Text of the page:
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Author Topic: Hepatica seeds 2022  (Read 1537 times)

Guff

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Hepatica seeds 2022
« on: August 07, 2021, 05:10:24 PM »
Wondering if anyone wants to trade some seeds in 2022?

I have a couple plants, all are white. Want to get different colors. I did buy two packets of both types from this site, haven't arrived yet. They are in stock, so if anyone is looking for fresh seeds chilled in  USA
https://www.prairiemoon.com/search.html?Search=Hepatica

Have Crocus, Snowdrops, Cyclamen, Hellebore









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« Last Edit: August 07, 2021, 05:17:55 PM by Guff »

Guff

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Re: Hepatica seeds 2022
« Reply #1 on: August 10, 2021, 12:48:17 AM »
Seed packets have arrived. Thinking I'm going to make a new bed and sow outside and see what happens.


Gabriela

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Re: Hepatica seeds 2022
« Reply #2 on: August 11, 2021, 12:16:46 AM »
It would be interesting to show if you can take pictures, how those chilled Hepatica seeds are looking Guff.

I never tried to keep them chilled right away after collecting, but I think Dr. Deno has tried to keep like this Trillium grandiflorum fresh seeds.

Despite what the above mentioned company is saying on its website, Hepatica seeds require for best germination first a slightly warm period (like it would happen in late summer/early fall) followed by a cold period (winter).

Your best bet is indeed to sow them right away. If they look dehydrated maybe soak them in water for a few hours before sowing (I have no idea what's inside those pkc., so I just speculate here).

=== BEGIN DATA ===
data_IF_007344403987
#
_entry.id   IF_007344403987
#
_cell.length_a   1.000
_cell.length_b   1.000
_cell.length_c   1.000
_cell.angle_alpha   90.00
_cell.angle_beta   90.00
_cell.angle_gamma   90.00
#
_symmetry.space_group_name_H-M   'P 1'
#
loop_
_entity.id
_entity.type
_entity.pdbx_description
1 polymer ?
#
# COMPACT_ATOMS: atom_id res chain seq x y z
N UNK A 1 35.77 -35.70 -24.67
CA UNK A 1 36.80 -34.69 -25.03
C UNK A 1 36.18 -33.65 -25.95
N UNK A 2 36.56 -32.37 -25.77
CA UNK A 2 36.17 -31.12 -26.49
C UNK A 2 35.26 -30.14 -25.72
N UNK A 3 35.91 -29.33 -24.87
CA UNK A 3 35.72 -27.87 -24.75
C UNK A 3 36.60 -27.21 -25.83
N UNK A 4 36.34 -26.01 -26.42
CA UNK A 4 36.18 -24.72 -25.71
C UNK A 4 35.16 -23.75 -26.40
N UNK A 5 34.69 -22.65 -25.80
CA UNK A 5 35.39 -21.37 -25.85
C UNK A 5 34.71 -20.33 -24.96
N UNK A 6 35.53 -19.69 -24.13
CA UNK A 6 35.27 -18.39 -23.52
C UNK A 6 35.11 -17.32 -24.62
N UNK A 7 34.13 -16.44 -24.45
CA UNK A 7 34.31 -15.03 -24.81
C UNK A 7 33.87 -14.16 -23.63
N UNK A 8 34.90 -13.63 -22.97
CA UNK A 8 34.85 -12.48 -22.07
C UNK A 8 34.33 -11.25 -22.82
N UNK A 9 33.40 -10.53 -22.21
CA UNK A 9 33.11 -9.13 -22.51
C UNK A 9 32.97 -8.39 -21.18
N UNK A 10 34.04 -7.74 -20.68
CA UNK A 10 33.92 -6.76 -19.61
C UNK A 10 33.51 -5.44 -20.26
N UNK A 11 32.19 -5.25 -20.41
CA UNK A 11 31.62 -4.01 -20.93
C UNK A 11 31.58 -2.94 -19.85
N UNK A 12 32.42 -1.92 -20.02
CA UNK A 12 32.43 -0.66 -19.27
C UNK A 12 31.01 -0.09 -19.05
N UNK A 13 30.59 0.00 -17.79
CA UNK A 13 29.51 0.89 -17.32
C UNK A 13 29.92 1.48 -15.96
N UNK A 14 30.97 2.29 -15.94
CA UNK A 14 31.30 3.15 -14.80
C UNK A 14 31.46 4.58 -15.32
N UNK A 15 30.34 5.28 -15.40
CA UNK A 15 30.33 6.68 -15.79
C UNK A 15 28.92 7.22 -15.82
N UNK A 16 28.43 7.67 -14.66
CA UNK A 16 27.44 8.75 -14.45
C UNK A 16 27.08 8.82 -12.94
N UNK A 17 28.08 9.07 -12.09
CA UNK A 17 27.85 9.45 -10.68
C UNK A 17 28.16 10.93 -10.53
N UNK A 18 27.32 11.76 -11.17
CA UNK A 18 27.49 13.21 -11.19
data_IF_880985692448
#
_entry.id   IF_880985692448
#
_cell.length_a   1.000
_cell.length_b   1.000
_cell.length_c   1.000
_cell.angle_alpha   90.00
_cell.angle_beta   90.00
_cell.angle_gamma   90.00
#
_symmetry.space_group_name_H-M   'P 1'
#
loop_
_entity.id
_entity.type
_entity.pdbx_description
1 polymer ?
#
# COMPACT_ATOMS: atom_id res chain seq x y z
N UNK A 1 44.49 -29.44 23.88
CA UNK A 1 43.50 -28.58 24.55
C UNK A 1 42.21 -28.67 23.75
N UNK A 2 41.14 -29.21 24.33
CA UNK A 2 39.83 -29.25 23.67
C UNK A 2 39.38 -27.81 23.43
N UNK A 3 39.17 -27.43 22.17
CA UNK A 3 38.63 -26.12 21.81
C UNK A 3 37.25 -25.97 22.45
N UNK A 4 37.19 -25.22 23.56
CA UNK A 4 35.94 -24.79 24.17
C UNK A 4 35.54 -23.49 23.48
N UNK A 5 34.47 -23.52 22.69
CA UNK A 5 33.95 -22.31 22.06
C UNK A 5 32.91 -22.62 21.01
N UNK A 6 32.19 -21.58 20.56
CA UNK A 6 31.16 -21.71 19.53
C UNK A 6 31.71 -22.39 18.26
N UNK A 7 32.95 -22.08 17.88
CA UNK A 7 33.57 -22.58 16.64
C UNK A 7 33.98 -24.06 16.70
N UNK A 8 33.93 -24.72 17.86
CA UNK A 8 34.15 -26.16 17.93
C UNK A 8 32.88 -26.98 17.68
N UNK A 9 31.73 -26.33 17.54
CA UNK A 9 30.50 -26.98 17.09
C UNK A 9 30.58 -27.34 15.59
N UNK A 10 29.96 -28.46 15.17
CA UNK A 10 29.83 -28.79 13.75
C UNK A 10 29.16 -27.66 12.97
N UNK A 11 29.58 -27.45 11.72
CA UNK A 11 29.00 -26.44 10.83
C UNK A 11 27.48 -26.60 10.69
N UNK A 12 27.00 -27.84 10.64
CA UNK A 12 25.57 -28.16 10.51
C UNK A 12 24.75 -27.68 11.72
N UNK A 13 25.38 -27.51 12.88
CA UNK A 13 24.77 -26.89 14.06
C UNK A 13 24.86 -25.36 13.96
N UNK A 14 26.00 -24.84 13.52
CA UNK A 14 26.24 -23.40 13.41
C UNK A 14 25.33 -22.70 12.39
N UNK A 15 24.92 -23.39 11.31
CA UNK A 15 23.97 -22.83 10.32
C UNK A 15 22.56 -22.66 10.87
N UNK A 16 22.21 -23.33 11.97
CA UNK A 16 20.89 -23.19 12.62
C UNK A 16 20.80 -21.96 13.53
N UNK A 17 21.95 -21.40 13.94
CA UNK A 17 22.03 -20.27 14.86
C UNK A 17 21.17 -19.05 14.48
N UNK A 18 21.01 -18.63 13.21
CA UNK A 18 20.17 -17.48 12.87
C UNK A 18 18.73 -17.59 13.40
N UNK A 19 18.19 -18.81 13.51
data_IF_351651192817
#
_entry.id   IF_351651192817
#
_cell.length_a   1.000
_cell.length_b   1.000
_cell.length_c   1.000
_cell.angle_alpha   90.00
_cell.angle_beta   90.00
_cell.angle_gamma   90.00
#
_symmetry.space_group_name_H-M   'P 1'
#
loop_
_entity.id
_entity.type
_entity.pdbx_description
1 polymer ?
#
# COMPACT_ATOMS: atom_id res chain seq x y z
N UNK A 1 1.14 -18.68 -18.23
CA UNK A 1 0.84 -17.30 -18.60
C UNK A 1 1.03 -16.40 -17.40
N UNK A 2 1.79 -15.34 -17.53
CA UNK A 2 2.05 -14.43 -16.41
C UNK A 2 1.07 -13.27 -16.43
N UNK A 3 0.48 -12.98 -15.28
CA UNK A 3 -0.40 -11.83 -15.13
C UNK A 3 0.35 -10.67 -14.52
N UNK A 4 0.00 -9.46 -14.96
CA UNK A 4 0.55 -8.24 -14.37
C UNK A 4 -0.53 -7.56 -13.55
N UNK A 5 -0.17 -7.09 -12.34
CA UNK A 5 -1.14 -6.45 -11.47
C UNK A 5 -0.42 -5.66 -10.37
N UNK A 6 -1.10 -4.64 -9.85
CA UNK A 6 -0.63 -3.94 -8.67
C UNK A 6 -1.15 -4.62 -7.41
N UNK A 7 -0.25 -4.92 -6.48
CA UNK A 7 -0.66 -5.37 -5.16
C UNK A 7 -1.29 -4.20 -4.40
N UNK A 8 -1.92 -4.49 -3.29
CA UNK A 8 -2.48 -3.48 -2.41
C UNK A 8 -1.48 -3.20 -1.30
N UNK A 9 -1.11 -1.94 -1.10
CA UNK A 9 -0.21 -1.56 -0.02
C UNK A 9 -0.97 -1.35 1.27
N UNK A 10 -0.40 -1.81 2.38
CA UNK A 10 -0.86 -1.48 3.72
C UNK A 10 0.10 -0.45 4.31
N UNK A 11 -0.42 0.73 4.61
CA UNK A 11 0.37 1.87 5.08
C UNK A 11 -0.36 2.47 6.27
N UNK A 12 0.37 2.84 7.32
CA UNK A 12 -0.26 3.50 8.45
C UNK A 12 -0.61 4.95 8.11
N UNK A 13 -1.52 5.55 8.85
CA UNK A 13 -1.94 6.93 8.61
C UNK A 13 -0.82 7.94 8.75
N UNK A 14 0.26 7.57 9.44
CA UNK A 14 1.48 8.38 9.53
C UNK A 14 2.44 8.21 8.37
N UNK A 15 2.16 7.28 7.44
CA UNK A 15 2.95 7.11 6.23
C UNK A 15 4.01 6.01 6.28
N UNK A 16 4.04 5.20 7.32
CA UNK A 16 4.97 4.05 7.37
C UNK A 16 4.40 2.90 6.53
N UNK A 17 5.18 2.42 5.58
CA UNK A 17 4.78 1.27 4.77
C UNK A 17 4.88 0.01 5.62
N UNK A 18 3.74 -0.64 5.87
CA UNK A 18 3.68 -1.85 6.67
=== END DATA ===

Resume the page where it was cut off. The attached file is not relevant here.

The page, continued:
If you would follow the Hepatica thread I think there is a lot of good info there.
Gabriela
Ontario, zone 5
http://botanicallyinclined.org/

Guff

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Re: Hepatica seeds 2022
« Reply #3 on: August 11, 2021, 01:36:18 AM »
Sorry Gabriela , didn't take any pictures of the seeds. I did think about it(taking pics of seeds) , but they looked good as far as I could tell. Probably could have been soaked first, but I was in a hurry to get them planted.

Made a 2ft x 2ft, 1 1/2ft deep(1ft compost). I had dug down another 6 inches to loosen the clay and left it. Filled with screened leaf compost. Then a very fine screened leaf compost on top of seeds. Then topped it off with old pine needles, so heavy rains wouldn't erode the bed. Probably going to remove most of the needles in the Fall. I did mound up some clay around the bed, so it won't erode. Bed is on a sloped bank.










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« Last Edit: November 10, 2021, 04:00:54 PM by Guff »

Gabriela

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Re: Hepatica seeds 2022
« Reply #4 on: August 12, 2021, 12:36:50 AM »
I guess is as good as it gets Duff.
Don't forget to add a layer of leaves on top of it in late fall; it will help with the ground heave in the winter and early spring.
(I also recommend a mesh of some sort if you have garden critters around, they especially like to 'play' in  freshly worked soil).
Gabriela
Ontario, zone 5
http://botanicallyinclined.org/

MarcR

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Re: Hepatica seeds 2022